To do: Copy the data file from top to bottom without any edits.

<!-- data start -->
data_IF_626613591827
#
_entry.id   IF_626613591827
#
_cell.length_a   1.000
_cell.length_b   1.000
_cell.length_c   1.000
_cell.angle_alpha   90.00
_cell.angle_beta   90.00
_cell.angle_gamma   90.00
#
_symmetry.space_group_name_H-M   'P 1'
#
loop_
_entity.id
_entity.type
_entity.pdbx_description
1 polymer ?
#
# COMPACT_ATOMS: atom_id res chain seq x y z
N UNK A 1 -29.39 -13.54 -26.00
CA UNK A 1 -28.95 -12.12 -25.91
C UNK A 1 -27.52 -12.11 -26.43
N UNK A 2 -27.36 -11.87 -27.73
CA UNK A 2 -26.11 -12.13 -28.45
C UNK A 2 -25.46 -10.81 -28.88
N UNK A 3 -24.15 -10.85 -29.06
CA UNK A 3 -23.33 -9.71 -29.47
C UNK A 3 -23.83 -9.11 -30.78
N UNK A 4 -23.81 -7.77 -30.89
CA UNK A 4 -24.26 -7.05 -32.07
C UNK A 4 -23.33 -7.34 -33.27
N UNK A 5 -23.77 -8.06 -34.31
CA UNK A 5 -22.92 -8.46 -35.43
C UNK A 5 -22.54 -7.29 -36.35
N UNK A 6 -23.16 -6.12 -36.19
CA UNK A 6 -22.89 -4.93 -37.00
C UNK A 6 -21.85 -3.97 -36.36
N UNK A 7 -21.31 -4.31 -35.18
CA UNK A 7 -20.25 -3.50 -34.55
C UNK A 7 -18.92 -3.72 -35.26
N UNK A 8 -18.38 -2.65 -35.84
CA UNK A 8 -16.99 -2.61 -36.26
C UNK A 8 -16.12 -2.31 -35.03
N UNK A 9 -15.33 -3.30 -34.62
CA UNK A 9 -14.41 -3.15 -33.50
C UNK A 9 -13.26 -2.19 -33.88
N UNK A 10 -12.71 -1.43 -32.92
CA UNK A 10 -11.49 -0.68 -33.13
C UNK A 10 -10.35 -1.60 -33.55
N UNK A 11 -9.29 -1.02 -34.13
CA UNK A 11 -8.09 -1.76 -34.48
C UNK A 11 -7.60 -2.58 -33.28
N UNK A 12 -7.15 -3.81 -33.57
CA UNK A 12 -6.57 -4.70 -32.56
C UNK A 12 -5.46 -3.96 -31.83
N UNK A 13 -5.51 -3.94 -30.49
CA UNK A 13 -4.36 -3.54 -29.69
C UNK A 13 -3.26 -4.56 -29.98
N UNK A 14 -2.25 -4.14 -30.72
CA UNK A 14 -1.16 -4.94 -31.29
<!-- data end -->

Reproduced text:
data_IF_626613591827
#
_entry.id   IF_626613591827
#
_cell.length_a   1.000
_cell.length_b   1.000
_cell.length_c   1.000
_cell.angle_alpha   90.00
_cell.angle_beta   90.00
_cell.angle_gamma   90.00
#
_symmetry.space_group_name_H-M   'P 1'
#
loop_
_entity.id
_entity.type
_entity.pdbx_description
1 polymer ?
#
# COMPACT_ATOMS: atom_id res chain seq x y z
N UNK A 1 -29.39 -13.54 -26.00
CA UNK A 1 -28.95 -12.12 -25.91
C UNK A 1 -27.52 -12.11 -26.43
N UNK A 2 -27.36 -11.87 -27.73
CA UNK A 2 -26.11 -12.13 -28.45
C UNK A 2 -25.46 -10.81 -28.88
N UNK A 3 -24.15 -10.85 -29.06
CA UNK A 3 -23.33 -9.71 -29.47
C UNK A 3 -23.83 -9.11 -30.78
N UNK A 4 -23.81 -7.77 -30.89
CA UNK A 4 -24.26 -7.05 -32.07
C UNK A 4 -23.33 -7.34 -33.27
N UNK A 5 -23.77 -8.06 -34.31
CA UNK A 5 -22.92 -8.46 -35.43
C UNK A 5 -22.54 -7.29 -36.35
N UNK A 6 -23.16 -6.12 -36.19
CA UNK A 6 -22.89 -4.93 -37.00
C UNK A 6 -21.85 -3.97 -36.36
N UNK A 7 -21.31 -4.31 -35.18
CA UNK A 7 -20.25 -3.50 -34.55
C UNK A 7 -18.92 -3.72 -35.26
N UNK A 8 -18.38 -2.65 -35.84
CA UNK A 8 -16.99 -2.61 -36.26
C UNK A 8 -16.12 -2.31 -35.03
N UNK A 9 -15.33 -3.30 -34.62
CA UNK A 9 -14.41 -3.15 -33.50
C UNK A 9 -13.26 -2.19 -33.88
N UNK A 10 -12.71 -1.43 -32.92
CA UNK A 10 -11.49 -0.68 -33.13
C UNK A 10 -10.35 -1.60 -33.55
N UNK A 11 -9.29 -1.02 -34.13
CA UNK A 11 -8.09 -1.76 -34.48
C UNK A 11 -7.60 -2.58 -33.28
N UNK A 12 -7.15 -3.81 -33.57
CA UNK A 12 -6.57 -4.70 -32.56
C UNK A 12 -5.46 -3.96 -31.83
N UNK A 13 -5.51 -3.94 -30.49
CA UNK A 13 -4.36 -3.54 -29.69
C UNK A 13 -3.26 -4.56 -29.98
N UNK A 14 -2.25 -4.14 -30.72
CA UNK A 14 -1.16 -4.94 -31.29